10 Magazine



The two things that cause us the most joy are food and fashion. Admittedly the two don’t necessarily mix. There’s a reason why clothes look nice on models and not so nice on us in the changing-room mirror. And, no, we’re not spreading the word of food trouble and body-image disorder. We tried to get to grips with all that but we quite simply haven’t the willpower. The tapeworm didn’t work too well either. Simply put, we ate too much. Food is good. Food is glorious. Just picture a great big steak – fried, roasted or stewed. With frites. Some mustard sauce. Maybe a salad. Crème brûlée for pudding. The reason we go on about food is that we feel we’ve found a kindred spirit in our obsession with calorie-laden goodness: Hannah MacGibbon. Her pre-collection for Chloé was all about the colours you find on your plate. The plate was all signature 1970s slouch, the colours making you salivate. These are clothes to eat food in.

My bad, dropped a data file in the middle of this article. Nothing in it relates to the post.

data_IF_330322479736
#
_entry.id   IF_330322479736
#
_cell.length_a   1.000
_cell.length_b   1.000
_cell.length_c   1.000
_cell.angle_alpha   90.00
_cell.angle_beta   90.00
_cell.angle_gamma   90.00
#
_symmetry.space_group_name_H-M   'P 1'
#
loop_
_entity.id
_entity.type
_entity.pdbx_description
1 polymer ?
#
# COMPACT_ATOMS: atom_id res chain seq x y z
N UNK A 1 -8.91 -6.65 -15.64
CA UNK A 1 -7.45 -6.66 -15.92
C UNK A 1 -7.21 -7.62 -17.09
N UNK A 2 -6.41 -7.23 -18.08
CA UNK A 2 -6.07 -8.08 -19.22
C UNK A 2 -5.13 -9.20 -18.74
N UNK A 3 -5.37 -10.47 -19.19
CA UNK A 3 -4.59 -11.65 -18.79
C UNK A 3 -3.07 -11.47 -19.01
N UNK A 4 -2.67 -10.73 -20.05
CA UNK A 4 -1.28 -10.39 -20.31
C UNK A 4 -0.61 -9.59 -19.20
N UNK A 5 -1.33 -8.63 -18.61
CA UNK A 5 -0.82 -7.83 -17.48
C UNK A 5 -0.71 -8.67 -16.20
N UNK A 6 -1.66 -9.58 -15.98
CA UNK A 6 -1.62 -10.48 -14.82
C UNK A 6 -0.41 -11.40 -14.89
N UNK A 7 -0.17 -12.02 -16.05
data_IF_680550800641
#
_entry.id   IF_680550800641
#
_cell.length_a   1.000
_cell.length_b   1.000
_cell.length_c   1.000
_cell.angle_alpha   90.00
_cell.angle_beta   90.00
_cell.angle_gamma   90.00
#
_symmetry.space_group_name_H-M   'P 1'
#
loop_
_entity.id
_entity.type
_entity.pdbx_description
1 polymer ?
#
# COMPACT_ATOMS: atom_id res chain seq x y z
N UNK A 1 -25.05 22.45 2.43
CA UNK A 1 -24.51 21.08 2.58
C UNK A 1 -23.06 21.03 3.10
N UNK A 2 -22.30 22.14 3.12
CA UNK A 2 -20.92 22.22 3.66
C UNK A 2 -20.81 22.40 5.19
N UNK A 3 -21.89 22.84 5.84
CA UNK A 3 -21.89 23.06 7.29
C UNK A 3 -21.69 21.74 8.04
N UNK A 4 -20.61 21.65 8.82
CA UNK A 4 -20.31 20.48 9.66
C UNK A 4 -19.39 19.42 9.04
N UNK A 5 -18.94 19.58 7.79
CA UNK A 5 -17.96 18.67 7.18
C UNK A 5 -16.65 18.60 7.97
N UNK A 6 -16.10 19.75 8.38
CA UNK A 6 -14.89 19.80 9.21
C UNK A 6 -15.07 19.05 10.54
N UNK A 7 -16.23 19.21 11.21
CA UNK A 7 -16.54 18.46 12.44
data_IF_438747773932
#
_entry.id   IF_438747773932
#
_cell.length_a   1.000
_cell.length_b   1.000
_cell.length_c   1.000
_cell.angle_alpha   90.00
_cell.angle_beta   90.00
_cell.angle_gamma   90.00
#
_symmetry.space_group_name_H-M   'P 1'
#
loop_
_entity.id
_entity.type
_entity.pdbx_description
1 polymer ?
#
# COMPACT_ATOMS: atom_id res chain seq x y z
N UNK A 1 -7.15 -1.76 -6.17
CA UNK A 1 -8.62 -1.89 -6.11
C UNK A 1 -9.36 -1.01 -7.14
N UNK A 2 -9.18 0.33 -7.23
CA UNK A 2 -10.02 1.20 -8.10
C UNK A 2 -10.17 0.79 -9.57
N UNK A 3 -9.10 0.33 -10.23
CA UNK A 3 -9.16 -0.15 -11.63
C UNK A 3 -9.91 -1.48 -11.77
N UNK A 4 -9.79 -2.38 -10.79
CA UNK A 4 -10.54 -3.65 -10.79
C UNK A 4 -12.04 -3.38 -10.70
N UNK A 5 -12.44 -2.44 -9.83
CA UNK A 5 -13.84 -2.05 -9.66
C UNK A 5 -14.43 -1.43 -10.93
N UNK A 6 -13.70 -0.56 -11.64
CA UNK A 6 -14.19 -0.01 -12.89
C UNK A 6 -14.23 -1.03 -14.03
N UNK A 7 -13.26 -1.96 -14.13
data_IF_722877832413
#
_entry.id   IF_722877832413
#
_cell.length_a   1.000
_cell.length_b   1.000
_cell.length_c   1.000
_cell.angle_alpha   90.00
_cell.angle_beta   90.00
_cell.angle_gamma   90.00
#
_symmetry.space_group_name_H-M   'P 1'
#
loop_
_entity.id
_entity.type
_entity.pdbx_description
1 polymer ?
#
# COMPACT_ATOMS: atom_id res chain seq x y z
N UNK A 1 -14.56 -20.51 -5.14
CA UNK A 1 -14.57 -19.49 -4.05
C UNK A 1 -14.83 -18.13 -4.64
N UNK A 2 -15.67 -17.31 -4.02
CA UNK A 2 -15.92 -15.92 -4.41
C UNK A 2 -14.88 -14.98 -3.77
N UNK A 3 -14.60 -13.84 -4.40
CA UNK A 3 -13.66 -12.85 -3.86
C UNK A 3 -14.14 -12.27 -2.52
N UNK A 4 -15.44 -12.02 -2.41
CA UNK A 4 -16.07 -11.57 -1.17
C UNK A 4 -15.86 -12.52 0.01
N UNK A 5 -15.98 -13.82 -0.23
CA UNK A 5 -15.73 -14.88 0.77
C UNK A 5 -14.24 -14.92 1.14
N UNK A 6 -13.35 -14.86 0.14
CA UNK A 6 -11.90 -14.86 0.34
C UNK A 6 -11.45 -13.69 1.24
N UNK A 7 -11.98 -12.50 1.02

Caviar: the blue, almost-black velvets glint in the light like little pearls of Beluga on a silver spoon as they make their way to our waiting mouths. It’s a rich, deep colour. More a pool of colour that you can quite literally drown in. 

Cream: the fur, soft and tufty, resembles, in its softness, a sleek, streamlined meringue, layered with peak upon peak of delicate whipped cream. 

Lemon: as pale and rich as a tarte au citron. The chiffon pleated skirt and matching shirt even mimic the delicate, quiver-to-the-touch cream and egg filling. 

Mustard: a rich golden yellow. Looks good as a flared corduroy trouser or lining a classic trench worn on the shoulders like a cape. Goes well with bangers and mash.

Orange: not bright like the fruit, just a little dulled down, more sophisticated. Think mango chutney. There are layers of colour. It’s three dimensional, not a flat 2-D shade. It adds richness to an outfit, in much the same way a chutney would to a chicken korma.


by Natalie Dembinska